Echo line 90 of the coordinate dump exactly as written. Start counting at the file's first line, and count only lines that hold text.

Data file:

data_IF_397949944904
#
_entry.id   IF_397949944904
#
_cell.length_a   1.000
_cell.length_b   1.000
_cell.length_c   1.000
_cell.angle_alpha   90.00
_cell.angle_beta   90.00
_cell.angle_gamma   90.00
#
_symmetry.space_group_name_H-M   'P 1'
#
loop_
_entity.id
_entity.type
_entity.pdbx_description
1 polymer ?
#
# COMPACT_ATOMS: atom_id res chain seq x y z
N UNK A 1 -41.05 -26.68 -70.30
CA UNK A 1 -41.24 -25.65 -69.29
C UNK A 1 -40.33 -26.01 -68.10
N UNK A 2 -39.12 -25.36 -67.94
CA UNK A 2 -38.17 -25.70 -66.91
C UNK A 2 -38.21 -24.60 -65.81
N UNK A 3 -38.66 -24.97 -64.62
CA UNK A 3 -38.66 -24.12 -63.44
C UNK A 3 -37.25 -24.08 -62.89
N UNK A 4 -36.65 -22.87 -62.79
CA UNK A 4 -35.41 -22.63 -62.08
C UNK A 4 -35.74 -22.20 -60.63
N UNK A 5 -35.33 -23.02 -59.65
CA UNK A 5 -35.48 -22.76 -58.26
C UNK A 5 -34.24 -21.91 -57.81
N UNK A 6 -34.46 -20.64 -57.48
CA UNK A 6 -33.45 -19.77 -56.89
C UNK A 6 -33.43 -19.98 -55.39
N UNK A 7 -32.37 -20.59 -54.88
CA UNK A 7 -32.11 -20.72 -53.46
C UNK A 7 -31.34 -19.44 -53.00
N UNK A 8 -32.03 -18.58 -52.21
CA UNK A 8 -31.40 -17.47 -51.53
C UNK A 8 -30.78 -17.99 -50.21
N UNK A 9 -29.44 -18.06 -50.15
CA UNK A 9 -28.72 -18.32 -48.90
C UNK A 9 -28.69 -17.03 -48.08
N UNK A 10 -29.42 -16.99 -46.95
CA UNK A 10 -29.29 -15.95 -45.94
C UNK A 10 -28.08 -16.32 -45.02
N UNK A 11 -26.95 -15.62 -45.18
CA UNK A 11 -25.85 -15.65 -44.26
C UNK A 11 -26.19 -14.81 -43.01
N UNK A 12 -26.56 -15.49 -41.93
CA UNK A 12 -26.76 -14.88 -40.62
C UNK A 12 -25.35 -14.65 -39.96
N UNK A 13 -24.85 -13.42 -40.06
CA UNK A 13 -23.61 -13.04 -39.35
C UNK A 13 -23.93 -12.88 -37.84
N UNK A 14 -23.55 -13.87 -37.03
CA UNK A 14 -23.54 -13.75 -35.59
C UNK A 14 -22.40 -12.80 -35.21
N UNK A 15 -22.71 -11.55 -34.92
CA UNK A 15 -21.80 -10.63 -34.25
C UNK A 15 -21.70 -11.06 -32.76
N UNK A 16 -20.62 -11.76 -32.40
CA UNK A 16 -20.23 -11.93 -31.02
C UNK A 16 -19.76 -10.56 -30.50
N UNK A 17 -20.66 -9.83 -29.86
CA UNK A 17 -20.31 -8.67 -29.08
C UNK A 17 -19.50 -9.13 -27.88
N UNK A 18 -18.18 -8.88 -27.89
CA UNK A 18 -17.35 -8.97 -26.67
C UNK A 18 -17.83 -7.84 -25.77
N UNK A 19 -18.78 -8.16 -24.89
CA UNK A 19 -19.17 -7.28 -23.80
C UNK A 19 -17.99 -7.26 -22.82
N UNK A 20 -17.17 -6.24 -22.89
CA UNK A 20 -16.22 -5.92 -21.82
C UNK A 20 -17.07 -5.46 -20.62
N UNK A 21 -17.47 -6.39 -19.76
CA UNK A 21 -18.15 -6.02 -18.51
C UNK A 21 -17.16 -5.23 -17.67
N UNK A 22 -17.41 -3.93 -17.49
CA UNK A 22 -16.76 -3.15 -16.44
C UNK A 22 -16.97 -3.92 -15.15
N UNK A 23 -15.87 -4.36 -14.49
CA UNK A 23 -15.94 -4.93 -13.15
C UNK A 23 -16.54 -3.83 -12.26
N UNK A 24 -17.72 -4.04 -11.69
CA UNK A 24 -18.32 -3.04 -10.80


N UNK A 24 -17.72 -4.04 -11.69